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Can’t Find Your 404s?


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Santa Fe Complex
March 13, 2009

Martin Klein, Frank McCown,
Joan Smith, Michael L. Nelson
Department of Computer Science
Old Dominion University
Norfolk VA

Published in: Education
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Can’t Find Your 404s?

  1. 1. Can’t Find Your 404s? Santa Fe Complex March 13, 2009 Martin Klein, Frank McCown, Joan Smith, Michael L. Nelson Department of Computer Science Old Dominion University Norfolk VA
  2. 2. Background <ul><li>“ We can’t save everything!” </li></ul><ul><ul><li>if not “everything”, then how much? </li></ul></ul><ul><ul><li>what does “save” mean? </li></ul></ul>
  3. 3. “ Women and Children First” image from: HMS Birkenhead, Cape Danger, 1852 638 passengers 193 survivors all 7 women & 13 children survived
  4. 4. We should probably save a copy of this…
  5. 5. Or maybe we don’t have to… the Wikipedia link is in the top 10, so we’re ok, right?
  6. 6. Surely we’re saving copies of this…
  7. 7. 2 copies in the UK 2 Dublin Core records That’s probably good enough…
  8. 8. What about the things that we know we don’t need to keep? You DO support recycling, right?
  9. 9. A higher moral calling for pack rats?
  10. 10. Just Keep the Important Stuff!
  11. 11. Preservation: Fortress Model <ul><ul><li>Get a lot of $ </li></ul></ul><ul><ul><li>Buy a lot of disks, machines, tapes, etc. </li></ul></ul><ul><ul><li>Hire an army of staff </li></ul></ul><ul><ul><li>Load a small amount of data </li></ul></ul><ul><ul><li>“ Look upon my archive ye Mighty, and despair!” </li></ul></ul>image from: Five Easy Steps for Preservation:
  12. 12. Alternate Models of Preservation <ul><li>Lazy Preservation </li></ul><ul><ul><li>“ How much preservation do I get if I do absolutely nothing?” </li></ul></ul><ul><li>Just-In-Time Preservation </li></ul><ul><ul><li>Wait for it to disappear first, then a “good enough” version </li></ul></ul><ul><li>Shared Infrastructure Preservation </li></ul><ul><ul><li>Push your content to sites that might preserve it </li></ul></ul><ul><li>Web Server Enhanced Preservation </li></ul><ul><ul><li>Use Apache modules to create archival-ready resources </li></ul></ul>image from:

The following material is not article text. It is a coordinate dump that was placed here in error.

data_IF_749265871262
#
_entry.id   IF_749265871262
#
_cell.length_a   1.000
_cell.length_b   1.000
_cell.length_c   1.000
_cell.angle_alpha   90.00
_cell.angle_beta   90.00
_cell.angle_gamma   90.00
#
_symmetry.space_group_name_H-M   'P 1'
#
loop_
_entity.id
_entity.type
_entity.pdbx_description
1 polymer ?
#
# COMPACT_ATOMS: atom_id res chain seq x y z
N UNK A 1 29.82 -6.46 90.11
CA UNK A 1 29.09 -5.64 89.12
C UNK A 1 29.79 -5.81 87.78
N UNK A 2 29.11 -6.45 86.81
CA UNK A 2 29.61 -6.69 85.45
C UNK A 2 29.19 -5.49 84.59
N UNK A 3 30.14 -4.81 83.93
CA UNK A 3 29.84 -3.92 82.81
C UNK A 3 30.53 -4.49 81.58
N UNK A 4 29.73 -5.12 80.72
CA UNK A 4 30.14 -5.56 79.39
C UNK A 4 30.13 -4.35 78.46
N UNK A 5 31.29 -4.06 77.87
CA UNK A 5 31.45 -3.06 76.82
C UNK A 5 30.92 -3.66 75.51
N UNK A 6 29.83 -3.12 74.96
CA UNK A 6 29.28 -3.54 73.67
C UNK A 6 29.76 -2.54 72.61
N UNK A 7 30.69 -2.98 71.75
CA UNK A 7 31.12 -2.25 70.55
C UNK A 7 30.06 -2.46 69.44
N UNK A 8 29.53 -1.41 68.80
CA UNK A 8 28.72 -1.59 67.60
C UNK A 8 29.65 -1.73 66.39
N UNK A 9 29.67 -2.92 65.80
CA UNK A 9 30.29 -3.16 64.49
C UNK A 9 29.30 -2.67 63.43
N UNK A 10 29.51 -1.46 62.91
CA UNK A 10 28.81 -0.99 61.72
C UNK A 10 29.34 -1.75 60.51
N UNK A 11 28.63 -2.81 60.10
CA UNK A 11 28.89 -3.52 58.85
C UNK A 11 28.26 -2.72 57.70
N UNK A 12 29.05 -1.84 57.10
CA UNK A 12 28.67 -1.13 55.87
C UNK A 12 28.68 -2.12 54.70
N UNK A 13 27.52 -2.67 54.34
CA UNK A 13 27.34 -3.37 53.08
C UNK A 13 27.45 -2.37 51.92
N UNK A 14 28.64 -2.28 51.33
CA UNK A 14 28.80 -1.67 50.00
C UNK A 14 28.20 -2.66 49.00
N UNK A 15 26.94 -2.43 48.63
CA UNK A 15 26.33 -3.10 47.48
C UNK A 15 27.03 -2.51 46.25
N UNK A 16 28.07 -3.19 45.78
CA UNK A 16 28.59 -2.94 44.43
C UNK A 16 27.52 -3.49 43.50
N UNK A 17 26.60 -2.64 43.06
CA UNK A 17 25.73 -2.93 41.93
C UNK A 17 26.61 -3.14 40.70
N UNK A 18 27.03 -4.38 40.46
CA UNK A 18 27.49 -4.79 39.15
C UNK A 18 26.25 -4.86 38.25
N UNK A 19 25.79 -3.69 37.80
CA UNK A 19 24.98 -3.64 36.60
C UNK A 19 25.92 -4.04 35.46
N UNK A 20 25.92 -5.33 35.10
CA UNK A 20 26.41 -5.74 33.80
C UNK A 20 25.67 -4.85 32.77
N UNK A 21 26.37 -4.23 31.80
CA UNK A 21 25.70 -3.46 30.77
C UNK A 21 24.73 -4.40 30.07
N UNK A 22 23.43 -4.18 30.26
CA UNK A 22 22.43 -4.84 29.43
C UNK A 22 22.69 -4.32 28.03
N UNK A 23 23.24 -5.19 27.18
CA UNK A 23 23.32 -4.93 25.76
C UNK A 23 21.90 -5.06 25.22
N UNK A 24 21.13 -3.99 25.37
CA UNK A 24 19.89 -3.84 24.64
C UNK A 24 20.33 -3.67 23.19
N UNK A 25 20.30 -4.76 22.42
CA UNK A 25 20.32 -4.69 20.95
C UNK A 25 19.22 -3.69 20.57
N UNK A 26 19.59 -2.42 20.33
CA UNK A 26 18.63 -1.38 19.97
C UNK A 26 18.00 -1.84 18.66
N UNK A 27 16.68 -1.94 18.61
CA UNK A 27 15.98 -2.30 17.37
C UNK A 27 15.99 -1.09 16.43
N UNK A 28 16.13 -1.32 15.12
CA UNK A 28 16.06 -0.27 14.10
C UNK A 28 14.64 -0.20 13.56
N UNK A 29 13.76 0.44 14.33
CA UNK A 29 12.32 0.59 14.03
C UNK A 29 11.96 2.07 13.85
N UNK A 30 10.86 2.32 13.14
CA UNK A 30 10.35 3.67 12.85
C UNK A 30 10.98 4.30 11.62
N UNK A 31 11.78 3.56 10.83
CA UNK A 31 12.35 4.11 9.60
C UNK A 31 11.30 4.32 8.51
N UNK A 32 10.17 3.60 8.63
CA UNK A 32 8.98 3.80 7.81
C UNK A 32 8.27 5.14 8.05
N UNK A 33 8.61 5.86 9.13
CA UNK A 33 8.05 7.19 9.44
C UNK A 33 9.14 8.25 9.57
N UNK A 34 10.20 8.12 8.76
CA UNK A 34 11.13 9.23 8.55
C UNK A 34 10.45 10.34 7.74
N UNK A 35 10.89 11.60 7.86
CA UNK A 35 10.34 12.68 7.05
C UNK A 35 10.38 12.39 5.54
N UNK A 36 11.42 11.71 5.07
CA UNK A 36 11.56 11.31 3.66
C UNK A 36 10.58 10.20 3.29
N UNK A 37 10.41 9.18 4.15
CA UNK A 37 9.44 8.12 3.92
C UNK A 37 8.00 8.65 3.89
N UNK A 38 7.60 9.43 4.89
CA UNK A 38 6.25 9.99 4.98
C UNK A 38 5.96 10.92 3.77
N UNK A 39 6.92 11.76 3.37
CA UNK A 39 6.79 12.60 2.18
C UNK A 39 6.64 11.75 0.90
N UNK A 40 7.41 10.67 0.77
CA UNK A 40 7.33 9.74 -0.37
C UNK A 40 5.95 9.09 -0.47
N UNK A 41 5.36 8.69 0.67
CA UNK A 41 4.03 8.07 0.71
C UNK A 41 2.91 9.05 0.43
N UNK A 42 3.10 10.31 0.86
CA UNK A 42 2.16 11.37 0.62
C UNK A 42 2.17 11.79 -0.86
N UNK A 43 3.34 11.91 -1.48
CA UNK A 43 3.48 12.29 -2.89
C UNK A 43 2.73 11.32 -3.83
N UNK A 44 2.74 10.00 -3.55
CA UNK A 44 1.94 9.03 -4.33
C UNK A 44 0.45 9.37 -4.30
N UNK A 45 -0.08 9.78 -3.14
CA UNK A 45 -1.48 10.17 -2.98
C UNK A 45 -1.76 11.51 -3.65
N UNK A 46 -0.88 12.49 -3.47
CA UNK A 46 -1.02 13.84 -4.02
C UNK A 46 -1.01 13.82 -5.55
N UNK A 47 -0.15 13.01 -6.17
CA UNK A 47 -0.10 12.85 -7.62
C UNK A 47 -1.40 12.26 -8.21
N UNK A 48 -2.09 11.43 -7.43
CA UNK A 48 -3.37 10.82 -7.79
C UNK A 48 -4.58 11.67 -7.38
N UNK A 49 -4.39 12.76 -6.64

13. 13. <ul><li>Web users experience 404 errors </li></ul><ul><ul><li>Expected lifetime of a web page is 44 days [Kahle97] </li></ul></ul><ul><ul><li>2% of web disappears every week [Fetterly03] </li></ul></ul><ul><li>Are they really gone? Or just relocated? </li></ul><ul><ul><li>Has anybody crawled and indexed them? </li></ul></ul><ul><ul><li>Do Google, Yahoo, MSN or the Internet Archive have a copy of the page? </li></ul></ul><ul><li>To find new or different copies, we need to combine information retrieval techniques with digital preservation </li></ul>The Problem
  14. 14. <ul><li>Web Infrastructure (WI) [McCown07] </li></ul><ul><li>Web search engines (Google, Yahoo, MSN Live) and their caches </li></ul><ul><li>Research Projects (CiteSeer, NSDL) </li></ul><ul><li>Web archives (Internet Archive) </li></ul>The Environment
  15. 15. How much of the Web is indexed? Estimates from “The Indexable Web is More than 11.5 billion pages” by Gulli and Signorini (WWW’05)
  16. 16. Web Infrastructure: Refreshing & Migrating
  17. 18. Timeline of Web Resource
  18. 22. Lapsed Website
  19. 23. JCDL 2006 July 2006 Today Scenario 1: Same URI, Same Content
  20. 24. Hypertext 2006 August 2006 Today Scenario 2: Same URI, Different Content
  21. 25. PSP 2003 August 2003 Today Scenario 3a: Same Content, Different URI
  22. 26. ECDL 1999 October 1999 Today Scenario 3b: Similar Content, Different URI
  23. 27. Greynet 1999 1999 Today ? ? Scenario 4: Content Not Findable At Any URI
  24. 28. Otto : You eat a lot of acid, Miller, back in the hippie days? Miller : A lot o' people don't realize what's really going on. They view life as a bunch o' unconnected incidents 'n things. They don't realize that there's this, like, lattice o' coincidence that lays on top o' everything. Give you an example; show you what I mean: suppose you're thinkin' about a plate o' shrimp. Suddenly someone'll say, like, plate, or shrimp, or plate o' shrimp out of the blue, no explanation. No point in lookin' for one, either. It's all part of a cosmic unconsciousness.
  25. 29. <ul><li>Experience of causally unrelated events occurring together in a meaningful manner </li></ul><ul><li>Events reveal underlying pattern, framework bigger than any of the synchronous systems </li></ul><ul><li>Carl Gustav Jung (1875-1961) </li></ul><ul><ul><li>“ meaningful coincidence” </li></ul></ul>picture from Synchronicity
  26. 30. The Bigger Picture Synchronicity Architecture <ul><li>Browser plugin catches 404 ``Page not found'' error </li></ul><ul><li>Discovers copy of missing page in WI (1) and provides to user (2) </li></ul><ul><li>Generates a search engine query based on what the missing page is ``about'' (3) </li></ul><ul><li>Provides ``good enough'’ alternative page (4) </li></ul>